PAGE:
I gave a presentation of my research on southwestern plant patterning yesterday–this was in fact an “oral dissertation defense”, according to the Masters Project Handbook. Below is a video, and the slides. I’ll hopefully be adding more material to the research page as I get around to it, including a NetLogo implementation of an existing vegetation model and possibly a Google Earth tour of some of the sites and data. First however I have to finish writing the non-oral part of the thesis.
Slides (6mb pdf)
Narrative summary of the talk:
Self-patterning of vegetation has been identified in dryland ecosystems worldwide, such as the “tiger striped” savanna of the African Sahel and the banded shrublands of Australia. In these water-limited systems plants are organized into consistent spatial structures by the facilitation of new growth in the organic shadow of existing plants. These landscapes are theorized to be more efficient at retaining rare rainfall, but are also expected to undergo catastrophic shifts if precipitation drops below difficult-to-predict thresholds.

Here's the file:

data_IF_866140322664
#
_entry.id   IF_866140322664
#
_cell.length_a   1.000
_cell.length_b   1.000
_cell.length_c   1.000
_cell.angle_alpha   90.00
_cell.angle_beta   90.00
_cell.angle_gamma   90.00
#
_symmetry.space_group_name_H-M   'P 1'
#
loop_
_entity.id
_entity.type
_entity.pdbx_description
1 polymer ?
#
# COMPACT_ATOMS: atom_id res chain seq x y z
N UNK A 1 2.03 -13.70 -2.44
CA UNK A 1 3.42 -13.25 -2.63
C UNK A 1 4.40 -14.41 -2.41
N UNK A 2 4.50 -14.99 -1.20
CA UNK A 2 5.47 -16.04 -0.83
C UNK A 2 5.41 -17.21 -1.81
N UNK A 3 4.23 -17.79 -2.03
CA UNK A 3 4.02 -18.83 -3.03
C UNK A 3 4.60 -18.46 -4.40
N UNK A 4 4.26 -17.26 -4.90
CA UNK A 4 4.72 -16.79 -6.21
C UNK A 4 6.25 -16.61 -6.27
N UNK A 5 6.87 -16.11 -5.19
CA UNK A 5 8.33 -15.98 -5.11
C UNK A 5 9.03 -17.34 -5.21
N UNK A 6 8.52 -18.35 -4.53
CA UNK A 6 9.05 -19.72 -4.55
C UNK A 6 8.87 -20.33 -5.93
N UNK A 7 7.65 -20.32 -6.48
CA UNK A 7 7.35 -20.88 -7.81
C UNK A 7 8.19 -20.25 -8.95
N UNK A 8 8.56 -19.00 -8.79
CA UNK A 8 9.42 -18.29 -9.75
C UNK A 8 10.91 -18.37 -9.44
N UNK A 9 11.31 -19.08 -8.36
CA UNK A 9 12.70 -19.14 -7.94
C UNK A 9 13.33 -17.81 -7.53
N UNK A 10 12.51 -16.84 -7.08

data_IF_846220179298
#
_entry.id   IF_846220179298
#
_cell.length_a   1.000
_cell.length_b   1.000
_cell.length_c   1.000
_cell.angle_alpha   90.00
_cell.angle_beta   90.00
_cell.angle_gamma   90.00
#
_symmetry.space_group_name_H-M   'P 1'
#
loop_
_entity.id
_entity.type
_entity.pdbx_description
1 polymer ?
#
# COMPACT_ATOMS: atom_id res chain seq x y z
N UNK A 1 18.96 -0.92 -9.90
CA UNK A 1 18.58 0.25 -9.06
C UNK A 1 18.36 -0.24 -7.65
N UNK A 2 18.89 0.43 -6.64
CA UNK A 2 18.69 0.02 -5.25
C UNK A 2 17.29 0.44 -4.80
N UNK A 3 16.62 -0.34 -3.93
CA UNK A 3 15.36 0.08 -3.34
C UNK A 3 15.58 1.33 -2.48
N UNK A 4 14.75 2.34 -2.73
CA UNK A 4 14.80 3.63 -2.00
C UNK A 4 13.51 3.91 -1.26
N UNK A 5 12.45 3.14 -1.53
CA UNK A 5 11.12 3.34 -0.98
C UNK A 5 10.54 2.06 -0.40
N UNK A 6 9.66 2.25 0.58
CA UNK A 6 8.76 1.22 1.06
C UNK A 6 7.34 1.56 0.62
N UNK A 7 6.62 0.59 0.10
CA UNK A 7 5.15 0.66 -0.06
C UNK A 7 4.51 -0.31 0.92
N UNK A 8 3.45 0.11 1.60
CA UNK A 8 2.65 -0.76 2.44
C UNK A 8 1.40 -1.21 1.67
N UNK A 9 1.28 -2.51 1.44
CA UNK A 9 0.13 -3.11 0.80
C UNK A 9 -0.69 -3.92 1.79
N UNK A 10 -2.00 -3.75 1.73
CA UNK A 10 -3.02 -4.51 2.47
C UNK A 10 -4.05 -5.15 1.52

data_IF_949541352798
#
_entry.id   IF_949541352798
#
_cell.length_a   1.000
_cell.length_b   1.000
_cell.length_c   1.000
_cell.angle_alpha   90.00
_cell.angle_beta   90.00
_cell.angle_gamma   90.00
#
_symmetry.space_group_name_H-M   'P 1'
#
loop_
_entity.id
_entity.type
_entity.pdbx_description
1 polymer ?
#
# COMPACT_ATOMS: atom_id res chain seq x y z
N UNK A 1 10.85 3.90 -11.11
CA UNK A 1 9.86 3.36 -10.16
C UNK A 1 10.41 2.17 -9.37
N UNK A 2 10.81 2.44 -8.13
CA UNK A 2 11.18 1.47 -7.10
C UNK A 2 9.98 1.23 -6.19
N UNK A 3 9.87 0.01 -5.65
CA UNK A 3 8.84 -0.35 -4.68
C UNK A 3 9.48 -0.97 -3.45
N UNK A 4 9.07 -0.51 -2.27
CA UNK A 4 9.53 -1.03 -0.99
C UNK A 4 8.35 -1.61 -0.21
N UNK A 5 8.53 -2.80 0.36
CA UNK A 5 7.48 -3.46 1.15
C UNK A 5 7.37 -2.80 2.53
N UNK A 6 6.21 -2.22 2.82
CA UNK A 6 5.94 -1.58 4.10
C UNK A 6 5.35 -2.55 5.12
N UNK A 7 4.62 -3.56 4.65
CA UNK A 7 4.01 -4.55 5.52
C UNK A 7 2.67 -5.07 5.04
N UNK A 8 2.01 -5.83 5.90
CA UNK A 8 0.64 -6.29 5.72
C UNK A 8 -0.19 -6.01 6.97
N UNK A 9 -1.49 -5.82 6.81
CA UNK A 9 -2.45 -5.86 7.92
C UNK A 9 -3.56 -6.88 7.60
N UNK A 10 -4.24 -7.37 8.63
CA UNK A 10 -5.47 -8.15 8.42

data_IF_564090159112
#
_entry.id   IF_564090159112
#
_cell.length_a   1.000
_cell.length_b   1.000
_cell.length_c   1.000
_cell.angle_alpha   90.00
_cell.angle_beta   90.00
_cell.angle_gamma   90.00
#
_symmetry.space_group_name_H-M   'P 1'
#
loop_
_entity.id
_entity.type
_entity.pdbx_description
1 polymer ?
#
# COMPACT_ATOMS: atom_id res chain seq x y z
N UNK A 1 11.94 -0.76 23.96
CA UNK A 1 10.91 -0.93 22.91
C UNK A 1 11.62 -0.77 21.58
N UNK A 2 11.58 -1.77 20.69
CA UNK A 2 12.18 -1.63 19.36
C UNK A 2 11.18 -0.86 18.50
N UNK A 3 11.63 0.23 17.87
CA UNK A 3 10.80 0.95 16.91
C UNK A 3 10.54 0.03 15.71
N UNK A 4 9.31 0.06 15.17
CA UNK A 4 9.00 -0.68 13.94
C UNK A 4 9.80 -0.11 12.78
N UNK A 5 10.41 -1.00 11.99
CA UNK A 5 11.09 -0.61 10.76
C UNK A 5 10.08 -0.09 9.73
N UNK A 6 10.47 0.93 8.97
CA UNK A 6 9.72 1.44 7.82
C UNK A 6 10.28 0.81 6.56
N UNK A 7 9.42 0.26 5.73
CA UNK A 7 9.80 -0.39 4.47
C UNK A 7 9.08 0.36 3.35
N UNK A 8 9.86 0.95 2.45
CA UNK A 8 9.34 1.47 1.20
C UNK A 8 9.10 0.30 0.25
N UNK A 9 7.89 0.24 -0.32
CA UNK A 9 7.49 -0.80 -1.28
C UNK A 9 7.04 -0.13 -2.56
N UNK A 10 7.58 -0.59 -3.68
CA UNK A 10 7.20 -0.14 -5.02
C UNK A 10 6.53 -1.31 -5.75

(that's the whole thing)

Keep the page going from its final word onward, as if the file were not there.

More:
No such banded systems have been identified in America, but I was curious if more subtle patterning could be happening in southwestern drylands which share many of the same ecosystem characteristics and display threshold response to changes in precipitation. If a form of emergent patterning were occurring in these ecosystems, it would have implications for predicting landscape response to pending changes in climate. Focusing on piñón-juniper woodlands in Arizona and New Mexico, I mapped the shapes of patches of vegetation from aerial photographs and measured their degree of spatial pattern. Estimates of surface water movement and distribution were developed for the same sites from digital elevation models. Testing the spatial correlation of these landscape characteristics indicated strong linkages between vegetation patch shape, vegetation density, and surface water hydrology. In sites in Arizona, these relationships were consistent with theories of self-patterning, suggesting that this previously unidentified phenomenon could be occurring in in an American dryland landscape.